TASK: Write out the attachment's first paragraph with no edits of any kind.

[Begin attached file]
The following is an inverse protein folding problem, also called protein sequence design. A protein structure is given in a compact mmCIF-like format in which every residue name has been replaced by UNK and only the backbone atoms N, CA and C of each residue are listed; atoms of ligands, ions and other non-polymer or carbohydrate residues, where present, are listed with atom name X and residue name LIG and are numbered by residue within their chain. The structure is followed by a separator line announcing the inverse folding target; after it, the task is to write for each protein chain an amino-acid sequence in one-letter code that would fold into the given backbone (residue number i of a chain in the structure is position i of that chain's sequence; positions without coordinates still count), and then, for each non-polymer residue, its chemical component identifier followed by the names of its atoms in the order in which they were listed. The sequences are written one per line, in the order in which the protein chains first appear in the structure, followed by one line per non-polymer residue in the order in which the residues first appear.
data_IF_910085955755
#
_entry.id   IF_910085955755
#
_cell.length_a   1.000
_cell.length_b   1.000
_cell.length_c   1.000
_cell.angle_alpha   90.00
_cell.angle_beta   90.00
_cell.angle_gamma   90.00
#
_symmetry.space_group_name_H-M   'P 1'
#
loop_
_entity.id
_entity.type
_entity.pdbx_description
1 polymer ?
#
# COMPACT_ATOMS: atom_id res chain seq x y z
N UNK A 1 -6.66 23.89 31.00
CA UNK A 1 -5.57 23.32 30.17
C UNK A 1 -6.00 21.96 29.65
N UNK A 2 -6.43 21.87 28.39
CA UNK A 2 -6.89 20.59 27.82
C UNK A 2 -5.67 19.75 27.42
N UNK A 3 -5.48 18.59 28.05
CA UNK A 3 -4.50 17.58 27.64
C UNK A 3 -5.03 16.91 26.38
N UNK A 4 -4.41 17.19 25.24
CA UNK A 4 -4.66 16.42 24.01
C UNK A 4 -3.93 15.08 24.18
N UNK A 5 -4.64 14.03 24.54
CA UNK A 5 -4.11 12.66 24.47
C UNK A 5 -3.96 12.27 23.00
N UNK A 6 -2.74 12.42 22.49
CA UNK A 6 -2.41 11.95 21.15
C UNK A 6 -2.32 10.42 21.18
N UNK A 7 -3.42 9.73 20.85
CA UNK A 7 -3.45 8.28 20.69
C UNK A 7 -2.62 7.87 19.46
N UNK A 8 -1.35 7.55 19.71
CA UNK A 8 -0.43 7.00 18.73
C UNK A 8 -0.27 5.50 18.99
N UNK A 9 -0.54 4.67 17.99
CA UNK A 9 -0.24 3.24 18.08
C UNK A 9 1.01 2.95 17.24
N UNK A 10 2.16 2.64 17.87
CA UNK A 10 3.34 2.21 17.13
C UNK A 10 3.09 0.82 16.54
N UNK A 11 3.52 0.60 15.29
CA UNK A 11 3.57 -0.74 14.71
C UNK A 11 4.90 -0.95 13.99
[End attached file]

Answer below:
The following is an inverse protein folding problem, also called protein sequence design. A protein structure is given in a compact mmCIF-like format in which every residue name has been replaced by UNK and only the backbone atoms N, CA and C of each residue are listed; atoms of ligands, ions and other non-polymer or carbohydrate residues, where present, are listed with atom name X and residue name LIG and are numbered by residue within their chain. The structure is followed by a separator line announcing the inverse folding target; after it, the task is to write for each protein chain an amino-acid sequence in one-letter code that would fold into the given backbone (residue number i of a chain in the structure is position i of that chain's sequence; positions without coordinates still count), and then, for each non-polymer residue, its chemical component identifier followed by the names of its atoms in the order in which they were listed. The sequences are written one per line, in the order in which the protein chains first appear in the structure, followed by one line per non-polymer residue in the order in which the residues first appear.